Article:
To the present hour we hunger and thirst, we are poorly dressed and buffeted and homeless, and we labor, working with our own hands. When reviled, we bless; when persecuted, we endure; when slandered, we entreat. We have become, and are still, like the scum of the world, the refuse of all things.—1 Corinthians 4:11–13
Who was this man Paul—perhaps one of the smartest, wisest men who ever walked the earth—and why did he write these things? Whenever I read his letters, I wonder how he must have been like in real life. I imagine Paul to be very intellectual and academic, perhaps a bit intimidating, a no-nonsense man who was well-connected and famous in the most elite of circles. He was, at one point, feared because he led the prosecution of the early Christians; so I imagine Paul as a very serious man, who got quite scary when he was proving a point.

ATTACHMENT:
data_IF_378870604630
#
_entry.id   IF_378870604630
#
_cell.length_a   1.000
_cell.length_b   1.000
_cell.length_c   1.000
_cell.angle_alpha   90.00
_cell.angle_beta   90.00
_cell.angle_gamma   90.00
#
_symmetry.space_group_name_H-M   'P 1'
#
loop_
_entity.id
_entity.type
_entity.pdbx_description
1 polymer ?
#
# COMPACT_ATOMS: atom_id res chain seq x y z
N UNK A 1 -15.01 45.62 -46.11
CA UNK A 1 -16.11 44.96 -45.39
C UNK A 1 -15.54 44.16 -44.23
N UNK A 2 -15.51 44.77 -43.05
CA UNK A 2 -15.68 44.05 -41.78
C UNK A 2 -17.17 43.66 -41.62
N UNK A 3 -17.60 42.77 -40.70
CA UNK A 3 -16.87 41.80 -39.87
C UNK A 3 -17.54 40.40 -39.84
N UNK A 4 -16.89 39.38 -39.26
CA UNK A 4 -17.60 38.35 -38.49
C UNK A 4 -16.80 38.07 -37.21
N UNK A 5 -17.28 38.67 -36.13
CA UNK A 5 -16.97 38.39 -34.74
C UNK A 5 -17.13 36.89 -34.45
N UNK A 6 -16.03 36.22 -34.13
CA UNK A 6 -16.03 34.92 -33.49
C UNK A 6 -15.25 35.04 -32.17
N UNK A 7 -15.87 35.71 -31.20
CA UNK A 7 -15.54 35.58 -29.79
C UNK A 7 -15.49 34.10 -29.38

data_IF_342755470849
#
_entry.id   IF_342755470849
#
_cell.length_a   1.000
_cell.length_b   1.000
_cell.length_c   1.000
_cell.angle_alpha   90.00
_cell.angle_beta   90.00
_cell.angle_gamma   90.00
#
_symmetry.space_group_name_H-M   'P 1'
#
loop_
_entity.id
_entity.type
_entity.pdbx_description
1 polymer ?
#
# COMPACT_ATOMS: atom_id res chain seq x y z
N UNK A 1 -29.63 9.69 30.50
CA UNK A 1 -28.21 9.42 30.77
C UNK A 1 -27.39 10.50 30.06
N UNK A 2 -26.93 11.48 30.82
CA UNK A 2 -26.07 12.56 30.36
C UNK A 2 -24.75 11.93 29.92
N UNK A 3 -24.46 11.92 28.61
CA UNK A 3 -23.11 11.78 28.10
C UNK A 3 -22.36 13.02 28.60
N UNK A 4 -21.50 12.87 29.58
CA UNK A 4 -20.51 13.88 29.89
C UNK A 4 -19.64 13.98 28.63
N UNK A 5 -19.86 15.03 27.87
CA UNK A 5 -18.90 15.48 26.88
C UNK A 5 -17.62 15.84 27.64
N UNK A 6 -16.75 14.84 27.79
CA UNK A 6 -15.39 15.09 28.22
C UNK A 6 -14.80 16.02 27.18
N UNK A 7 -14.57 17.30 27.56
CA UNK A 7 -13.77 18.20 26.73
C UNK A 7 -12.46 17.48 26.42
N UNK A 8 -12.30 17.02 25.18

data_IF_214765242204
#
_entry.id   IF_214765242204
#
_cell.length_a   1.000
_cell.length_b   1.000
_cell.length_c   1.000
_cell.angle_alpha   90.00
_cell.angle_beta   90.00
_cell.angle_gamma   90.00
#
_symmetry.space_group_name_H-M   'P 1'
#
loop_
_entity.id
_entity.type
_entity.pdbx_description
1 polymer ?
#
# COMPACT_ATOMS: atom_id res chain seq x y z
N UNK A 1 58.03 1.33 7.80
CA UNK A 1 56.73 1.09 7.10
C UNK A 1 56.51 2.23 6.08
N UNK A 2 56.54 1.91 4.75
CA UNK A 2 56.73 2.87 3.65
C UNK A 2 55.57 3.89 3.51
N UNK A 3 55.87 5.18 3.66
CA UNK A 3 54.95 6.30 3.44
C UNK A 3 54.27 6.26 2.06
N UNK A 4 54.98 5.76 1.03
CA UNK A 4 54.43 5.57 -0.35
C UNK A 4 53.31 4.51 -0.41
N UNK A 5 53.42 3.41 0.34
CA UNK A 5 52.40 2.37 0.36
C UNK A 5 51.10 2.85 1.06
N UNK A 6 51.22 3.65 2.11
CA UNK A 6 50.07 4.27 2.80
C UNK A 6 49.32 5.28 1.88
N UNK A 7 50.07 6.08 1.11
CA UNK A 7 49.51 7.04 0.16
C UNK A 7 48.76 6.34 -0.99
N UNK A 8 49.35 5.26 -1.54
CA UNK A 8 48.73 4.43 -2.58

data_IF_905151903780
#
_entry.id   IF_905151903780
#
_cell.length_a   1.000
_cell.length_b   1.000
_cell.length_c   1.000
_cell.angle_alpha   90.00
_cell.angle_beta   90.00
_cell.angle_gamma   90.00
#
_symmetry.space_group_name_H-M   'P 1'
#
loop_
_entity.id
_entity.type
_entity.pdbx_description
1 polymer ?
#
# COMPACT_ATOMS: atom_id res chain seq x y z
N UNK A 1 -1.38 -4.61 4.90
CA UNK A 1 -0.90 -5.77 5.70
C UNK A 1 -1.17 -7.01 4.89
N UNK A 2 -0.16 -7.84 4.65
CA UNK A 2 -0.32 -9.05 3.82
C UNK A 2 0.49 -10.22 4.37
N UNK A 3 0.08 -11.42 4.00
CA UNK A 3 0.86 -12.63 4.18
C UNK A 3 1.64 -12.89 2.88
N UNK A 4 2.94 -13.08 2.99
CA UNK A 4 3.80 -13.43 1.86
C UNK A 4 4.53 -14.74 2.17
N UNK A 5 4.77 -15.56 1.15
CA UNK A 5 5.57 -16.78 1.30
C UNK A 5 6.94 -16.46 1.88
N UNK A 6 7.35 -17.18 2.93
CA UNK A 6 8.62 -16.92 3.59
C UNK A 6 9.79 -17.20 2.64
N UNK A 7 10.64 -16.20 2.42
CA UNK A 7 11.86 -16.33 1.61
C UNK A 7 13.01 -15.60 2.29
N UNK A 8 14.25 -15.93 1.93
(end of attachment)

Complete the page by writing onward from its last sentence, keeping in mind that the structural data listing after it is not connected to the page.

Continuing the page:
He had everything the world could offer, and he threw these all away, when the Lord Jesus Christ revealed Himself to him. He would leave everything behind to follow, live for, and even die for Jesus; and his epistles would form much of the New Testament, and offer direction and guidance to the establishment of the church.
Despite his accomplishments in the faith, Paul knew that the world would think him foolish. He didn’t mind being called a fool. The present reality is similar in that Christianity—biblical, orthodox Christianity—is folly to the world, standing in opposition to the current tides of thinking and way of life.
But Christianity has always meant to offend. Jesus was particularly offensive. He called things for what they really were and did not sugarcoat sin just because the sinners were powerful people.
Sometimes I wonder if I’m being too nice—and by being nice, I may be too afraid of what the world will think of me, afraid of offending others. But as a Christian, should I mind being called the “refuse of all things”? I think not. “We are fools for Christ’s sake, but you are wise in Christ (1 Corinthians 4:10a).”
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